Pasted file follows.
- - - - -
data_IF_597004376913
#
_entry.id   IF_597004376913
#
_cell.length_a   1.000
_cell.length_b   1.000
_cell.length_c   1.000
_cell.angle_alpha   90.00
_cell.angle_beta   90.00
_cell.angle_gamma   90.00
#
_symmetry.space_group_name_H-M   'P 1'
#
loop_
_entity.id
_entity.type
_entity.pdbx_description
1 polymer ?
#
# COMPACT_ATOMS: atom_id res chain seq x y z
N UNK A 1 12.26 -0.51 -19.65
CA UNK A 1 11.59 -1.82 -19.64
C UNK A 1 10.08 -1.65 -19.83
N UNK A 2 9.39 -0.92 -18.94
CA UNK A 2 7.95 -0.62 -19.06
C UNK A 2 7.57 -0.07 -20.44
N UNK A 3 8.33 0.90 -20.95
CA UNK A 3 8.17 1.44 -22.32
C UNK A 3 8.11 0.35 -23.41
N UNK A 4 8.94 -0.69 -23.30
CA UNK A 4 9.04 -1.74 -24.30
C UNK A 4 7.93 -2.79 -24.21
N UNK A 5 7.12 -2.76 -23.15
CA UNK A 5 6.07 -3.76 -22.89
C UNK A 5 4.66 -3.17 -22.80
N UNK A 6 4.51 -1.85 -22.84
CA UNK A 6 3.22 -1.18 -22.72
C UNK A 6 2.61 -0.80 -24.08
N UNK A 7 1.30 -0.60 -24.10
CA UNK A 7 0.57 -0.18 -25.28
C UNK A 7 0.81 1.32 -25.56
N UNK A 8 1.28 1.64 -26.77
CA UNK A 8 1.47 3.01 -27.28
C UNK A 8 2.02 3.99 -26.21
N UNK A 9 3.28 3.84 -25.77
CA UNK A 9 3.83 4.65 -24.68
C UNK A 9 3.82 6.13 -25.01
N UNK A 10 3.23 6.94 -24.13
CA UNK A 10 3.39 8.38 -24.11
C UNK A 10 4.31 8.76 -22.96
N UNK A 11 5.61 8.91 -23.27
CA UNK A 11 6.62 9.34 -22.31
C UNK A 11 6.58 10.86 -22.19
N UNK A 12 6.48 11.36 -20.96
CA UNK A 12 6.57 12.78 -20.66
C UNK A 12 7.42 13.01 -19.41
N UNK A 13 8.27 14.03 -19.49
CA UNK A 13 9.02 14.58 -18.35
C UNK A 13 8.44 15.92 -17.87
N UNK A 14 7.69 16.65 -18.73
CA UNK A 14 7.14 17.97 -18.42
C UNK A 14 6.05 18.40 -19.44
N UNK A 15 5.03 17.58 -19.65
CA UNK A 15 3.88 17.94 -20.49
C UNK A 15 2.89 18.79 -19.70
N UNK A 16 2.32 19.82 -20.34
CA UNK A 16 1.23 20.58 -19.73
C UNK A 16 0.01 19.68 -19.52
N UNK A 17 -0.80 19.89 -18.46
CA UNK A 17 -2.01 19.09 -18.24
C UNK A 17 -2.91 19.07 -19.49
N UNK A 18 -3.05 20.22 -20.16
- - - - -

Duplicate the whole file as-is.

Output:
data_IF_597004376913
#
_entry.id   IF_597004376913
#
_cell.length_a   1.000
_cell.length_b   1.000
_cell.length_c   1.000
_cell.angle_alpha   90.00
_cell.angle_beta   90.00
_cell.angle_gamma   90.00
#
_symmetry.space_group_name_H-M   'P 1'
#
loop_
_entity.id
_entity.type
_entity.pdbx_description
1 polymer ?
#
# COMPACT_ATOMS: atom_id res chain seq x y z
N UNK A 1 12.26 -0.51 -19.65
CA UNK A 1 11.59 -1.82 -19.64
C UNK A 1 10.08 -1.65 -19.83
N UNK A 2 9.39 -0.92 -18.94
CA UNK A 2 7.95 -0.62 -19.06
C UNK A 2 7.57 -0.07 -20.44
N UNK A 3 8.33 0.90 -20.95
CA UNK A 3 8.17 1.44 -22.32
C UNK A 3 8.11 0.35 -23.41
N UNK A 4 8.94 -0.69 -23.30
CA UNK A 4 9.04 -1.74 -24.30
C UNK A 4 7.93 -2.79 -24.21
N UNK A 5 7.12 -2.76 -23.15
CA UNK A 5 6.07 -3.76 -22.89
C UNK A 5 4.66 -3.17 -22.80
N UNK A 6 4.51 -1.85 -22.84
CA UNK A 6 3.22 -1.18 -22.72
C UNK A 6 2.61 -0.80 -24.08
N UNK A 7 1.30 -0.60 -24.10
CA UNK A 7 0.57 -0.18 -25.28
C UNK A 7 0.81 1.32 -25.56
N UNK A 8 1.28 1.64 -26.77
CA UNK A 8 1.47 3.01 -27.28
C UNK A 8 2.02 3.99 -26.21
N UNK A 9 3.28 3.84 -25.77
CA UNK A 9 3.83 4.65 -24.68
C UNK A 9 3.82 6.13 -25.01
N UNK A 10 3.23 6.94 -24.13
CA UNK A 10 3.39 8.38 -24.11
C UNK A 10 4.31 8.76 -22.96
N UNK A 11 5.61 8.91 -23.27
CA UNK A 11 6.62 9.34 -22.31
C UNK A 11 6.58 10.86 -22.19
N UNK A 12 6.48 11.36 -20.96
CA UNK A 12 6.57 12.78 -20.66
C UNK A 12 7.42 13.01 -19.41
N UNK A 13 8.27 14.03 -19.49
CA UNK A 13 9.02 14.58 -18.35
C UNK A 13 8.44 15.92 -17.87
N UNK A 14 7.69 16.65 -18.73
CA UNK A 14 7.14 17.97 -18.42
C UNK A 14 6.05 18.40 -19.44
N UNK A 15 5.03 17.58 -19.65
CA UNK A 15 3.88 17.94 -20.49
C UNK A 15 2.89 18.79 -19.70
N UNK A 16 2.32 19.82 -20.34
CA UNK A 16 1.23 20.58 -19.73
C UNK A 16 0.01 19.68 -19.52
N UNK A 17 -0.80 19.89 -18.46
CA UNK A 17 -2.01 19.09 -18.24
C UNK A 17 -2.91 19.07 -19.49
N UNK A 18 -3.05 20.22 -20.16